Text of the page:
The ORCHIDEE study: gathering new evidence on the use of everolimus in clinical practice
Randomized clinical trials are the gold standard to test the efficacy of an intervention within a specified patient population. However, the results of the trials may not be generalizable to routine clinical practice. Observational cohort studies may provide information that complements trial results. Targeted therapies are characterized by tolerability profiles that may differ from those of ‘traditional’ chemotherapy. Therefore, the post-approval evaluation of these drugs by large, well-designed observational cohort studies in real life populations is warranted. Everolimus is an orally-administered inhibitor of the mammalian target of rapamycin. A number of observational cohort studies have been conducted to characterize the effectiveness and safety of everolimus in clinical practice. In particular, the ORCHIDEE study was designed to identify factors predictive of favorable outcome in patients treated with everolimus such as secondline treatment for metastatic renal cell carcinoma after failure of a first-line treatment with a VEGF TKI. ORCHIDEE is a multicenter, single-arm, phase IV study. The study will enroll approximately 200 metastatic renal cell carcinomametastatic renal cell carcinoma patients from 20 Italian centers over a 24-month period.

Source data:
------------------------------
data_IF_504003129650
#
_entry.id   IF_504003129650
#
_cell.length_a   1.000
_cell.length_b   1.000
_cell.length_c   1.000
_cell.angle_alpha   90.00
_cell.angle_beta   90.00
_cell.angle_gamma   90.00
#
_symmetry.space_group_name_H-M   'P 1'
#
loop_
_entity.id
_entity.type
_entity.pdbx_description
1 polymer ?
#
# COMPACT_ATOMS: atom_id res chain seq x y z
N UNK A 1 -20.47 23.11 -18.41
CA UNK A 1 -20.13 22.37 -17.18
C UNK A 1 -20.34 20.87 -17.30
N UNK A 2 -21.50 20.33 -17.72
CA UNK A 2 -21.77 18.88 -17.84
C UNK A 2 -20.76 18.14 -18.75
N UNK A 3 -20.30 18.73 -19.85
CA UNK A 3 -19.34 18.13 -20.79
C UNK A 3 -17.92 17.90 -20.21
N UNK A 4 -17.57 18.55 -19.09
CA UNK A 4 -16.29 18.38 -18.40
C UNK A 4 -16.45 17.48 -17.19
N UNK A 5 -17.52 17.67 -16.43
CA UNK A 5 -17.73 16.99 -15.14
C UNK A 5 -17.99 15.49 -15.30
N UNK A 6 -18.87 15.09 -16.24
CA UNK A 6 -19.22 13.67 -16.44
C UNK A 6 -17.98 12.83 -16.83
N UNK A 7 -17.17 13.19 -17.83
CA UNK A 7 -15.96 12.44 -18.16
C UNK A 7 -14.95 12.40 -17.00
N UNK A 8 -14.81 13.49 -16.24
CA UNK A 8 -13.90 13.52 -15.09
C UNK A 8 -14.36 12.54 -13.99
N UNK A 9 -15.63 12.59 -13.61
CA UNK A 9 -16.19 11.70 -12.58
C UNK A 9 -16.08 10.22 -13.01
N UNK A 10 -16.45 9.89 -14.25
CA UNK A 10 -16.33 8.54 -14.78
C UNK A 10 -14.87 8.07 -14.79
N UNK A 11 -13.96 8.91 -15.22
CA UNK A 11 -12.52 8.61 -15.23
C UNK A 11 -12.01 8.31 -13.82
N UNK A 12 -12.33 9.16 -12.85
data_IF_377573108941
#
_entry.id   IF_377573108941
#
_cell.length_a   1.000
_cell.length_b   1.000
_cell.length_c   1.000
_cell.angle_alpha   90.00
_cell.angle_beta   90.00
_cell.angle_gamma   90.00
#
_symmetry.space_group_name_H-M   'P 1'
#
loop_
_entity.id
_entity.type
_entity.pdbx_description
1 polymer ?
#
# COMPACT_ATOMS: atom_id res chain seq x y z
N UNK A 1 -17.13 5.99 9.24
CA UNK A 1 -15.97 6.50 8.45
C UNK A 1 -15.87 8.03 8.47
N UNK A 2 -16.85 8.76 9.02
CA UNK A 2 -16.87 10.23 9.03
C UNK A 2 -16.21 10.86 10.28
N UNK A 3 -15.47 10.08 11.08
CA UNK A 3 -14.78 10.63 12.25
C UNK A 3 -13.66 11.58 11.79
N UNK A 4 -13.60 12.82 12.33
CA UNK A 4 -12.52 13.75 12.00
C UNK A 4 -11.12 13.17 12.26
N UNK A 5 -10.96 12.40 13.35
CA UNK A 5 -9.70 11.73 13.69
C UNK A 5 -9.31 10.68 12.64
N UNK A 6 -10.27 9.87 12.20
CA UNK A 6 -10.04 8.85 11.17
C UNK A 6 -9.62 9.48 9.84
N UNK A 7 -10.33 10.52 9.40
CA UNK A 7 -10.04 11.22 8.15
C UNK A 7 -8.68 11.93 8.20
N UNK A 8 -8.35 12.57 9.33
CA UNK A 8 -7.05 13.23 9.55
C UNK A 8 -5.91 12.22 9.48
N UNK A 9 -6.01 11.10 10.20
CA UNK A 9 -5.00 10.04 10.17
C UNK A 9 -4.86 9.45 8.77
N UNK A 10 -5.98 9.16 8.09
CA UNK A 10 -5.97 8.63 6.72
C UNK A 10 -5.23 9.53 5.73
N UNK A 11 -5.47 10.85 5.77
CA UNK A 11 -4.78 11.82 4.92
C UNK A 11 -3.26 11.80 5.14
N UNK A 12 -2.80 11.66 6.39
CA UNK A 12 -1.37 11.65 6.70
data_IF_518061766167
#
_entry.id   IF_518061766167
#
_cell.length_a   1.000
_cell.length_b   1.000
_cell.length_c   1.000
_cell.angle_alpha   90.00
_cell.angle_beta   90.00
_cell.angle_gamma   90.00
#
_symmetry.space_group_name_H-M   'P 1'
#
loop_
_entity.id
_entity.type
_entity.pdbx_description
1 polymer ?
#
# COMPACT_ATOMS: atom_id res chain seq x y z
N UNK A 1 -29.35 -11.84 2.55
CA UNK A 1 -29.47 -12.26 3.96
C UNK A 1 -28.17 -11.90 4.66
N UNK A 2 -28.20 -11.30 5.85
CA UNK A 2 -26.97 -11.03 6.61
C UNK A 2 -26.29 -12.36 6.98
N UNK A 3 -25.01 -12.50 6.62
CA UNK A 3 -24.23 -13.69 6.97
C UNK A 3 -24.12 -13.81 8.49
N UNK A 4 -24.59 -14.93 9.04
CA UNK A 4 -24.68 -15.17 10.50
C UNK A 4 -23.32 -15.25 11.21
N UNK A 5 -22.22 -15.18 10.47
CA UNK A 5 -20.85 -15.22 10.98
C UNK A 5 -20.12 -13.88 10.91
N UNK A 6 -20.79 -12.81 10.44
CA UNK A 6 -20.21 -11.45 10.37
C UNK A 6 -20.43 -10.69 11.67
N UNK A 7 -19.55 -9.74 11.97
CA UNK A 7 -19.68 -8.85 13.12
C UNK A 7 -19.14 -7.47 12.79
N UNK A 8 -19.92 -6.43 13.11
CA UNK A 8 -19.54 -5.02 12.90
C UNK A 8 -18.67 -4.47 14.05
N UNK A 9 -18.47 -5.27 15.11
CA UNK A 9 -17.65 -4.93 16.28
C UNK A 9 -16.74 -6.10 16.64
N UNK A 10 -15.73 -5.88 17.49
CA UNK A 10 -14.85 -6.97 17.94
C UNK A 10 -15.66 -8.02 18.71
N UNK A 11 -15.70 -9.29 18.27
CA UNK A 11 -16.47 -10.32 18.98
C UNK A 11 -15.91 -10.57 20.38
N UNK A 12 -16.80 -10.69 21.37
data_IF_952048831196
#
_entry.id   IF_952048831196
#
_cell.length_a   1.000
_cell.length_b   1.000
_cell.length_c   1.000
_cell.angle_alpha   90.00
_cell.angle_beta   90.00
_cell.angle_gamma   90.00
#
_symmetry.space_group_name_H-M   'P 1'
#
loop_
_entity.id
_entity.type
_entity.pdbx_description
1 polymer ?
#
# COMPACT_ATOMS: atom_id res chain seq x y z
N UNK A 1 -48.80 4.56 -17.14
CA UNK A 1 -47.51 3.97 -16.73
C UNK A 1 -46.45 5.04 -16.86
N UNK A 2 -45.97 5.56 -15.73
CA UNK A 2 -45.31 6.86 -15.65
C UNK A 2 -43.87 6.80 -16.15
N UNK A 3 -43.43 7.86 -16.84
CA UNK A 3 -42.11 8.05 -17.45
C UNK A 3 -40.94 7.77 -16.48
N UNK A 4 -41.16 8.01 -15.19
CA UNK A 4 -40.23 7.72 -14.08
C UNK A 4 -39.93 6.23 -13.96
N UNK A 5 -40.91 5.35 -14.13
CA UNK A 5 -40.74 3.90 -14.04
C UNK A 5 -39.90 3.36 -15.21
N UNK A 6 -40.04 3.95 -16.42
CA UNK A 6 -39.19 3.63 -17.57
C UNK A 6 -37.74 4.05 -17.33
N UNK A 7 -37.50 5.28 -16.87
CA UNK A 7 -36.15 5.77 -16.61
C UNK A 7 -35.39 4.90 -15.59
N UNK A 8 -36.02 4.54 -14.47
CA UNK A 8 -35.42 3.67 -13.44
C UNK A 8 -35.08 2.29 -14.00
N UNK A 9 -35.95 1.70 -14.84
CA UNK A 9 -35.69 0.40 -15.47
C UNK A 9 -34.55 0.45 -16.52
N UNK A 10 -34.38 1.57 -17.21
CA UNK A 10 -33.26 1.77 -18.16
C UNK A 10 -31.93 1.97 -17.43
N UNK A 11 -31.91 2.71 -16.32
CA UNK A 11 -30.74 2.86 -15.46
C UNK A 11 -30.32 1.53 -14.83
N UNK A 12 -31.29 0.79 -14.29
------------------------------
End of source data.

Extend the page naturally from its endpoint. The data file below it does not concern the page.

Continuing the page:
Tumori 2014; 100(6): e290 - e292
Article Type: ORIGINAL RESEARCH ARTICLE
Mimma Rizzo, Giacomo Cartenì, Giovanni Pappagallo, Lital Hollander, Irene Floriani
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